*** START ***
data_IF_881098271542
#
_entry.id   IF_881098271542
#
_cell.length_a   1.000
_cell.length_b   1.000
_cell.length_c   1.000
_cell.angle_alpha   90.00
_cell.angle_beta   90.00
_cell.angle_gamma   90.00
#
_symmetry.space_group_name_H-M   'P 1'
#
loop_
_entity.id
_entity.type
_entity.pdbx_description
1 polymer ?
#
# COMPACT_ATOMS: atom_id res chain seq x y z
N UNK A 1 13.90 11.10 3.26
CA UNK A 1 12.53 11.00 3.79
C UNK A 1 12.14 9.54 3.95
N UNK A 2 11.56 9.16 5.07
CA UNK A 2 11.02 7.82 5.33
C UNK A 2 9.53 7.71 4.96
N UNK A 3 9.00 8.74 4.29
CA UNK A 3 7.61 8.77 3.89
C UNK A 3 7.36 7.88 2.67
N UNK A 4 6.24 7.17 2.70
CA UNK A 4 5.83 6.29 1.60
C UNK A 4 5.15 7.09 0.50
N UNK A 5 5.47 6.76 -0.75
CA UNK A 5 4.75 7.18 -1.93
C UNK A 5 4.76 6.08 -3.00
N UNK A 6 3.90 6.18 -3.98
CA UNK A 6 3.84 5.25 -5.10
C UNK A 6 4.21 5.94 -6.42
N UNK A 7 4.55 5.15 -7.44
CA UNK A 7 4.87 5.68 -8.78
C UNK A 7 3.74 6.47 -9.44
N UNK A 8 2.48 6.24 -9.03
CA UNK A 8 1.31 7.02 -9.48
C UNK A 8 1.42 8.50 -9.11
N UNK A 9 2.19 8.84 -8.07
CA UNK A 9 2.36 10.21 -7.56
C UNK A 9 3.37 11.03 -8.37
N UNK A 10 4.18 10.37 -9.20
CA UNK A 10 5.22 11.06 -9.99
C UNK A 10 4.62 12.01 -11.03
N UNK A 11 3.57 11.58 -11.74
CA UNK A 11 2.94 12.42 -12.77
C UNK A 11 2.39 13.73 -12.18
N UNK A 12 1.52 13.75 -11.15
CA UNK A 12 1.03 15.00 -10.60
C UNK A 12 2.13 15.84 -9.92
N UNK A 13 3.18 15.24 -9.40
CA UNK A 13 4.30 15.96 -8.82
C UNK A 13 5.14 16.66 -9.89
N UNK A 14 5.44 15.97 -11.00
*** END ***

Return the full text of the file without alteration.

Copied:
data_IF_881098271542
#
_entry.id   IF_881098271542
#
_cell.length_a   1.000
_cell.length_b   1.000
_cell.length_c   1.000
_cell.angle_alpha   90.00
_cell.angle_beta   90.00
_cell.angle_gamma   90.00
#
_symmetry.space_group_name_H-M   'P 1'
#
loop_
_entity.id
_entity.type
_entity.pdbx_description
1 polymer ?
#
# COMPACT_ATOMS: atom_id res chain seq x y z
N UNK A 1 13.90 11.10 3.26
CA UNK A 1 12.53 11.00 3.79
C UNK A 1 12.14 9.54 3.95
N UNK A 2 11.56 9.16 5.07
CA UNK A 2 11.02 7.82 5.33
C UNK A 2 9.53 7.71 4.96
N UNK A 3 9.00 8.74 4.29
CA UNK A 3 7.61 8.77 3.89
C UNK A 3 7.36 7.88 2.67
N UNK A 4 6.24 7.17 2.70
CA UNK A 4 5.83 6.29 1.60
C UNK A 4 5.15 7.09 0.50
N UNK A 5 5.47 6.76 -0.75
CA UNK A 5 4.75 7.18 -1.93
C UNK A 5 4.76 6.08 -3.00
N UNK A 6 3.90 6.18 -3.98
CA UNK A 6 3.84 5.25 -5.10
C UNK A 6 4.21 5.94 -6.42
N UNK A 7 4.55 5.15 -7.44
CA UNK A 7 4.87 5.68 -8.78
C UNK A 7 3.74 6.47 -9.44
N UNK A 8 2.48 6.24 -9.03
CA UNK A 8 1.31 7.02 -9.48
C UNK A 8 1.42 8.50 -9.11
N UNK A 9 2.19 8.84 -8.07
CA UNK A 9 2.36 10.21 -7.56
C UNK A 9 3.37 11.03 -8.37
N UNK A 10 4.18 10.37 -9.20
CA UNK A 10 5.22 11.06 -9.99
C UNK A 10 4.62 12.01 -11.03
N UNK A 11 3.57 11.58 -11.74
CA UNK A 11 2.94 12.42 -12.77
C UNK A 11 2.39 13.73 -12.18
N UNK A 12 1.52 13.75 -11.15
CA UNK A 12 1.03 15.00 -10.60
C UNK A 12 2.13 15.84 -9.92
N UNK A 13 3.18 15.24 -9.40
CA UNK A 13 4.30 15.96 -8.82
C UNK A 13 5.14 16.66 -9.89
N UNK A 14 5.44 15.97 -11.00